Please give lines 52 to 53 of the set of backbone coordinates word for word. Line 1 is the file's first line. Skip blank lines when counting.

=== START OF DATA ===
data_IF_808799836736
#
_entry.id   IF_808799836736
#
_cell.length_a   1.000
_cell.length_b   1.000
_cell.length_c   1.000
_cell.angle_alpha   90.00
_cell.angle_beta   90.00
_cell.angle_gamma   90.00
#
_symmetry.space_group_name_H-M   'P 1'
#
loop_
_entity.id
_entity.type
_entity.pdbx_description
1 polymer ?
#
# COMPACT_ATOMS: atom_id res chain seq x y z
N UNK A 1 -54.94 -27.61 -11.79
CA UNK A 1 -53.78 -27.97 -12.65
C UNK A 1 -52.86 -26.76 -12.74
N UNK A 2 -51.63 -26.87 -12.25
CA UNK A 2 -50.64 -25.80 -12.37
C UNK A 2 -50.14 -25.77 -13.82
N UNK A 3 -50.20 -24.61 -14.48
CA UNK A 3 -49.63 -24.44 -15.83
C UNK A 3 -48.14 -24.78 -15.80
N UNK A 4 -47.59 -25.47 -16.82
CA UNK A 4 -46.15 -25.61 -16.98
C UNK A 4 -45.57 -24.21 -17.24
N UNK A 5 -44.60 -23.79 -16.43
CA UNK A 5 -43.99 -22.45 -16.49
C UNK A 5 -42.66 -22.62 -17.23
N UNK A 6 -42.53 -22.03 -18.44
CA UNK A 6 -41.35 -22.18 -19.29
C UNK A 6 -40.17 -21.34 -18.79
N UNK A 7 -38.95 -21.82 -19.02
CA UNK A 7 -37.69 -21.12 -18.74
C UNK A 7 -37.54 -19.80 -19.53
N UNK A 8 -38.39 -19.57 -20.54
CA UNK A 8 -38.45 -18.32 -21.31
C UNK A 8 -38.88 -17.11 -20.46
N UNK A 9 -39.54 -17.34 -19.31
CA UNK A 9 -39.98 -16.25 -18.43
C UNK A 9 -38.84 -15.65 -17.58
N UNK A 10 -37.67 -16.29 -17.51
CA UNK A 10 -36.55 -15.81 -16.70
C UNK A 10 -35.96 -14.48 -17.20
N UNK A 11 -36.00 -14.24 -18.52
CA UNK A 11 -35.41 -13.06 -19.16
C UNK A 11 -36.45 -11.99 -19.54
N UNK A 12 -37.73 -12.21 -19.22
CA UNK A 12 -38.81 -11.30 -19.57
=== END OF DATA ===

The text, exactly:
CA UNK A 11 -35.41 -13.06 -19.16
C UNK A 11 -36.45 -11.99 -19.54